This becomes clear when you ask people questions that include both a moral and factual element, such as: “Is forceful interrogation of terrorist suspects morally wrong, even when it produces useful information?” or “Is distributing condoms as part of a sex-education programme morally wrong, even when it reduces rates of teenage pregnancy and STDs? People who answer “yes” to such questions are also likely to dispute the facts or produce their own alternative facts to support their belief. Opponents of condom distribution, for example, often state that condoms don’t work so distributing them won’t do any good anyway.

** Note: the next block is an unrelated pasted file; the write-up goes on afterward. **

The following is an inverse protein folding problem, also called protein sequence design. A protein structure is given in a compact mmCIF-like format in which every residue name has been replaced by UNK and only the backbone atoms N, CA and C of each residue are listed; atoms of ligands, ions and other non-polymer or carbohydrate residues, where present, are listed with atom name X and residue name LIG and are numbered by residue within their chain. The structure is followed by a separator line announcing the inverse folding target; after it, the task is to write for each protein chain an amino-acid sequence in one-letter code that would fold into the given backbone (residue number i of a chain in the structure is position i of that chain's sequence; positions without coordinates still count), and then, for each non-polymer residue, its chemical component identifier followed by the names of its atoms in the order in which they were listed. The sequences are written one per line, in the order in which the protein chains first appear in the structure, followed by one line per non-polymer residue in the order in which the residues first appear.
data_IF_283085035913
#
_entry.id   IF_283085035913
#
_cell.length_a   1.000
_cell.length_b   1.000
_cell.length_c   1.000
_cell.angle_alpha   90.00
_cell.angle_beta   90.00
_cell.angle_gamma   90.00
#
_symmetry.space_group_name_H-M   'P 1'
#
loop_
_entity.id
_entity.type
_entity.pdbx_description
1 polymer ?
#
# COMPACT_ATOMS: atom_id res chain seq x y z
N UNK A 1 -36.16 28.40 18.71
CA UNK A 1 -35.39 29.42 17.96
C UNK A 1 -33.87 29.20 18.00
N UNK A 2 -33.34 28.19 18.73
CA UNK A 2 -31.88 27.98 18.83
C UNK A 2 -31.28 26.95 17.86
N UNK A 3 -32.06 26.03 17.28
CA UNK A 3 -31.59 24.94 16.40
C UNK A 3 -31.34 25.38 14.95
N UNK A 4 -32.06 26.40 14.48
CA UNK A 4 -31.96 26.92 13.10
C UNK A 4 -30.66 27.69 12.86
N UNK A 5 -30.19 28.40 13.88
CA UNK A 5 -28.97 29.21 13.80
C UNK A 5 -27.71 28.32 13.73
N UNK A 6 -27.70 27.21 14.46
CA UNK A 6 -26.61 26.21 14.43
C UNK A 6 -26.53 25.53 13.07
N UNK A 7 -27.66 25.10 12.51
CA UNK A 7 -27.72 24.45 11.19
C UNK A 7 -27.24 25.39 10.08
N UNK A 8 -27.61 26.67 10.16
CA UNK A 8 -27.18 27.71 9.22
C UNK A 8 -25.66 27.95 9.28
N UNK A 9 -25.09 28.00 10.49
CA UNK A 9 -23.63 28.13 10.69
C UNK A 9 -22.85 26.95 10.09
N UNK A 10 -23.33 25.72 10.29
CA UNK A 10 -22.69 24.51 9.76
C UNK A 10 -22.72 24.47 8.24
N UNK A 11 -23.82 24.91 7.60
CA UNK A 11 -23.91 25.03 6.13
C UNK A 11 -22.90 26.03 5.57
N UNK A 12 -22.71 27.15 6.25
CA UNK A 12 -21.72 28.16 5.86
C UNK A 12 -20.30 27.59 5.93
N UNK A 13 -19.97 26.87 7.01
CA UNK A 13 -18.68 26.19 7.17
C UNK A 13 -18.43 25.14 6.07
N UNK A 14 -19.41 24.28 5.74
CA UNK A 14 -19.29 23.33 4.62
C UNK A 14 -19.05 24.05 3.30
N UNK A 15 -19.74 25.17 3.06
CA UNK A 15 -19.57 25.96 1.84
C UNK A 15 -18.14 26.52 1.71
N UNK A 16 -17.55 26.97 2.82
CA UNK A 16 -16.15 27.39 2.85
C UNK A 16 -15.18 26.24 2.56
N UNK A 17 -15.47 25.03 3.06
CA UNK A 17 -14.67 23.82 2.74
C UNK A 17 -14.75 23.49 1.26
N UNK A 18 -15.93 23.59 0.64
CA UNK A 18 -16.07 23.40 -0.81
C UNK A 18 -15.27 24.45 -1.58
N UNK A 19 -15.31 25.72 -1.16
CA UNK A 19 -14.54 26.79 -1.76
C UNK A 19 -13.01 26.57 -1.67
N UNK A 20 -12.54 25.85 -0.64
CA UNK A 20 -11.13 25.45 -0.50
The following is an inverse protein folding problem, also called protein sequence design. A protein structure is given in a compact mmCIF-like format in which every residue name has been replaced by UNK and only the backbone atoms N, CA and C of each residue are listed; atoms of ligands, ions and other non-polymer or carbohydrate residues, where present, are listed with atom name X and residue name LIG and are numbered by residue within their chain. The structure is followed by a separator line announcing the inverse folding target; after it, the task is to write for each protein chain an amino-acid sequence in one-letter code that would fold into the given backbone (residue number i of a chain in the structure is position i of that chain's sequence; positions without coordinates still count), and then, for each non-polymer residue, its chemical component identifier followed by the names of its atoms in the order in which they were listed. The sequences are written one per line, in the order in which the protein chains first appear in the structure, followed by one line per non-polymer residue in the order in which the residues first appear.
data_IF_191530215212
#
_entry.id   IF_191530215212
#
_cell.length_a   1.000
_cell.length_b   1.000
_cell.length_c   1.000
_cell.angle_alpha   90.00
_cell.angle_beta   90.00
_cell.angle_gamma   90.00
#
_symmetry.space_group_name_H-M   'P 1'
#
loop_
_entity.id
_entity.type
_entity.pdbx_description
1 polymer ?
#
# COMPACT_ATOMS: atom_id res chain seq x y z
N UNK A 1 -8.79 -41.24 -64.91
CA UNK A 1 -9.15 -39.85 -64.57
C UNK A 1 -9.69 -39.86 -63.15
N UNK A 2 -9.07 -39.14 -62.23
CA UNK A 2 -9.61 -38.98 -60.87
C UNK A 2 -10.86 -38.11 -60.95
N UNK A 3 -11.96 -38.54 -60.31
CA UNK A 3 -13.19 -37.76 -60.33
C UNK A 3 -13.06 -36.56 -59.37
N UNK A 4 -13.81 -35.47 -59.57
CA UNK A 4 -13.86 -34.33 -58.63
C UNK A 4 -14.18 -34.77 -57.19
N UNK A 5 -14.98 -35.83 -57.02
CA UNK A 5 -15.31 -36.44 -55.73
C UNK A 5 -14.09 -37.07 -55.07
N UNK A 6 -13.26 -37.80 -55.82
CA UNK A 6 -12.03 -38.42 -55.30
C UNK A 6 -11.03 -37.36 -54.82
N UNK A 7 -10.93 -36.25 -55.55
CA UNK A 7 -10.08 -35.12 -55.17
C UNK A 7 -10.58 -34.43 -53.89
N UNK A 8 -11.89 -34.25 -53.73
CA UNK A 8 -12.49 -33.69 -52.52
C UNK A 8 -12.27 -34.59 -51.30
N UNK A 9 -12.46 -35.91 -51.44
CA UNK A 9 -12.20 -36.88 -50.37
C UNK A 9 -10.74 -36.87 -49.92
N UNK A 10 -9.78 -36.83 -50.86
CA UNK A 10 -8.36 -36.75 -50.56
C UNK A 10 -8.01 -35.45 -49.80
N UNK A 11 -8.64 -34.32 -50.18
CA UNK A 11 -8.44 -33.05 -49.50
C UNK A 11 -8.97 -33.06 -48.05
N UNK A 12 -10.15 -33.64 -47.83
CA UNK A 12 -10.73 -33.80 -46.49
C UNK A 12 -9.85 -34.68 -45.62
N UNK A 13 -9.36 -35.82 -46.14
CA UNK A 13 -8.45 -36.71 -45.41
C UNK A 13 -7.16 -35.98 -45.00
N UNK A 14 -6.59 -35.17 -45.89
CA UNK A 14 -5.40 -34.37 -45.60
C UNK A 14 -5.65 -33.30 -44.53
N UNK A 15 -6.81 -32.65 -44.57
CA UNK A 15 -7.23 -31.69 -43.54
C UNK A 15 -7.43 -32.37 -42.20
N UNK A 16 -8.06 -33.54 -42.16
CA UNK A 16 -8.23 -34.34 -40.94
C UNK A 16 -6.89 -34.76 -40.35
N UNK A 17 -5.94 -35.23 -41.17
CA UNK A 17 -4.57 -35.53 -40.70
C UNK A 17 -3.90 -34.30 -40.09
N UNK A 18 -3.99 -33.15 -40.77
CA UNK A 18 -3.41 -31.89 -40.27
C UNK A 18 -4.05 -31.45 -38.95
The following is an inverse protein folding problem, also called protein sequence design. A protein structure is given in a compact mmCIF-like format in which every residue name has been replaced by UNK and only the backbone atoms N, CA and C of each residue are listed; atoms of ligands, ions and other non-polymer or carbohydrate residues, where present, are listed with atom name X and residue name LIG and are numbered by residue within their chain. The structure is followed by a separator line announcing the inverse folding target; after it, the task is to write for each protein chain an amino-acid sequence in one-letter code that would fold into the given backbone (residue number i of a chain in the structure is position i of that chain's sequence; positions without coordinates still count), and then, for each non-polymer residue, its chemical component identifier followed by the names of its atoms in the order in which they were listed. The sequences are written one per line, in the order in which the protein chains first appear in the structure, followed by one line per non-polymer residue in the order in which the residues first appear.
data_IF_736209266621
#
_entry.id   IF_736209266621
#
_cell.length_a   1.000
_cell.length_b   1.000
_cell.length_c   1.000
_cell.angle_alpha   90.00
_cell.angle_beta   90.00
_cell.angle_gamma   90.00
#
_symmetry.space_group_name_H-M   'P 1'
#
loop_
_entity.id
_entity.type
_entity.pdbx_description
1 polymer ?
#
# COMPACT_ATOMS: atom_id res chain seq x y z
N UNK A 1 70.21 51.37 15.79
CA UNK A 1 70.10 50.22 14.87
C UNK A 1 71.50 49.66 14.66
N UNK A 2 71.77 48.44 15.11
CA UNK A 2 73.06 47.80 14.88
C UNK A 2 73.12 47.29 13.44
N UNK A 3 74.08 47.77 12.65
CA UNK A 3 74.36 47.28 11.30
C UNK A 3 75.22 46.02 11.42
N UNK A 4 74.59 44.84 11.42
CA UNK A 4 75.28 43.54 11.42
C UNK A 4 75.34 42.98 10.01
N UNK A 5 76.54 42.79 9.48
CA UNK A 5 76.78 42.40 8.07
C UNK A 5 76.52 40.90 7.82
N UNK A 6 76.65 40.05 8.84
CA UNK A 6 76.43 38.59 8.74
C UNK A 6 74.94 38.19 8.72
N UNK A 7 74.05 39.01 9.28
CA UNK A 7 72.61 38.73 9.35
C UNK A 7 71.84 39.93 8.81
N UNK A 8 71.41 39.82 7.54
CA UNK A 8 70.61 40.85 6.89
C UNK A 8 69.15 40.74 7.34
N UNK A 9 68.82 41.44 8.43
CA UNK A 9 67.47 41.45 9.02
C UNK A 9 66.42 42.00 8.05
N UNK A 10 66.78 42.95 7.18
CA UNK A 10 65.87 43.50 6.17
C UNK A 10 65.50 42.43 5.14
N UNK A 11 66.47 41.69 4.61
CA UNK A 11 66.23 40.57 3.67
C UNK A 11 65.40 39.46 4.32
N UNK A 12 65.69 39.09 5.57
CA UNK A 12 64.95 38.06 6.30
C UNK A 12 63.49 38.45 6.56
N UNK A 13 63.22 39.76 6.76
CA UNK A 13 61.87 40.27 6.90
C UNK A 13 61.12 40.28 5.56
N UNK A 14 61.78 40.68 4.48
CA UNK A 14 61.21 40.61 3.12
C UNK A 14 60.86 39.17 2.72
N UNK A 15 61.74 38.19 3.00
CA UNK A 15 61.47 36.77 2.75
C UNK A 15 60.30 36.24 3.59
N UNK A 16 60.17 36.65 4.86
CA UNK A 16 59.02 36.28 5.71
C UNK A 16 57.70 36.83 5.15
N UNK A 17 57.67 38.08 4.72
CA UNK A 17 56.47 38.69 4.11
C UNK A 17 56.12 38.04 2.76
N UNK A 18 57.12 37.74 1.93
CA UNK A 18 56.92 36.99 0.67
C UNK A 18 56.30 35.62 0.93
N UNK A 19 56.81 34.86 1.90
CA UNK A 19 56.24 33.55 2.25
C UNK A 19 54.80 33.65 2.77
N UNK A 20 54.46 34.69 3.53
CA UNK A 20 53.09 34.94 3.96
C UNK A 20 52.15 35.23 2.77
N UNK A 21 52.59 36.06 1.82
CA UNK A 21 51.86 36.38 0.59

What feels right to believe is also powerfully shaped by the culture we grow up in. Many of our fundamental beliefs are formed during childhood. According to Krueger, the process begins as soon as we are born, based initially on sensory perception – that objects fall downwards, for example – and later expands to more abstract ideas and propositions. Not surprisingly, the outcome depends on the beliefs you encounter. “We are social beings. Beliefs are learned from the people you are closest to,” says Krueger. It couldn’t be any other way. If we all had to construct a belief system from scratch based on direct experience, we wouldn’t get very far.